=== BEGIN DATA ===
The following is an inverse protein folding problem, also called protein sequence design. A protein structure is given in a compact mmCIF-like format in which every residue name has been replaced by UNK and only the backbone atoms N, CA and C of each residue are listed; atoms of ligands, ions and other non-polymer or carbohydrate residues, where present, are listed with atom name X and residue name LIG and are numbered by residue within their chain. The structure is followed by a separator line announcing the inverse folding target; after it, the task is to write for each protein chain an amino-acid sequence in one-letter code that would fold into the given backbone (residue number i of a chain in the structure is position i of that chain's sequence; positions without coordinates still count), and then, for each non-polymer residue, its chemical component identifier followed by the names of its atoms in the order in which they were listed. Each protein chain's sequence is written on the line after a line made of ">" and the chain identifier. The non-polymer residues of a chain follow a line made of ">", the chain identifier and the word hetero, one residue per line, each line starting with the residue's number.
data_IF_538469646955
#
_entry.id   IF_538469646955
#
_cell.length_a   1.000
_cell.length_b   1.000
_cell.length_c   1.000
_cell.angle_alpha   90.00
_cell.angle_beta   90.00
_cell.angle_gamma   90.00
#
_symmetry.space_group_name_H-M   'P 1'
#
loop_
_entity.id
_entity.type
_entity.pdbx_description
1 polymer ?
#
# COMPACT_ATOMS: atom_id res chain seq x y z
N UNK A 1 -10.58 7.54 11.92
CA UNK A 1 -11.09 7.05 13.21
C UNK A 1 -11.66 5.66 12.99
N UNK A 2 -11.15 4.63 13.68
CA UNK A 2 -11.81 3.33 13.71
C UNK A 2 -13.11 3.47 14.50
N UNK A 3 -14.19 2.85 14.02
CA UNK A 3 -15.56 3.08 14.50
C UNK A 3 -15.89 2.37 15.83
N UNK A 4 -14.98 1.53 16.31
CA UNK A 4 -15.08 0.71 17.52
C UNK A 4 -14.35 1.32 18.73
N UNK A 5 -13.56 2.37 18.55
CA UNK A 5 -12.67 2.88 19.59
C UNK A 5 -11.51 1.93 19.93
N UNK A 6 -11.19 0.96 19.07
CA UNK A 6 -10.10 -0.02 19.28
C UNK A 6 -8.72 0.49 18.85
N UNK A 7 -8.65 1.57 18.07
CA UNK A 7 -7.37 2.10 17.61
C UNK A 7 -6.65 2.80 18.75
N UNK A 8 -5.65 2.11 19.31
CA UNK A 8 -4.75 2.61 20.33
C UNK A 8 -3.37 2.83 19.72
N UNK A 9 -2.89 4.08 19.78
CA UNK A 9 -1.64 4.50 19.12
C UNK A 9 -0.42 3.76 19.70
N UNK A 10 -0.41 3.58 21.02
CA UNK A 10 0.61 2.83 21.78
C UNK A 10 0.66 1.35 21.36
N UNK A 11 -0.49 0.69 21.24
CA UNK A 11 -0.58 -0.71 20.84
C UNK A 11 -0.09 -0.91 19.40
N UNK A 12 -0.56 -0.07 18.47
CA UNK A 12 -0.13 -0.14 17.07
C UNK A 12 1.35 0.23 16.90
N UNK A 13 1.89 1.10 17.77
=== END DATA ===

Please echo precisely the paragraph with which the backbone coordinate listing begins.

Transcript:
The following is an inverse protein folding problem, also called protein sequence design. A protein structure is given in a compact mmCIF-like format in which every residue name has been replaced by UNK and only the backbone atoms N, CA and C of each residue are listed; atoms of ligands, ions and other non-polymer or carbohydrate residues, where present, are listed with atom name X and residue name LIG and are numbered by residue within their chain. The structure is followed by a separator line announcing the inverse folding target; after it, the task is to write for each protein chain an amino-acid sequence in one-letter code that would fold into the given backbone (residue number i of a chain in the structure is position i of that chain's sequence; positions without coordinates still count), and then, for each non-polymer residue, its chemical component identifier followed by the names of its atoms in the order in which they were listed. Each protein chain's sequence is written on the line after a line made of ">" and the chain identifier. The non-polymer residues of a chain follow a line made of ">", the chain identifier and the word hetero, one residue per line, each line starting with the residue's number.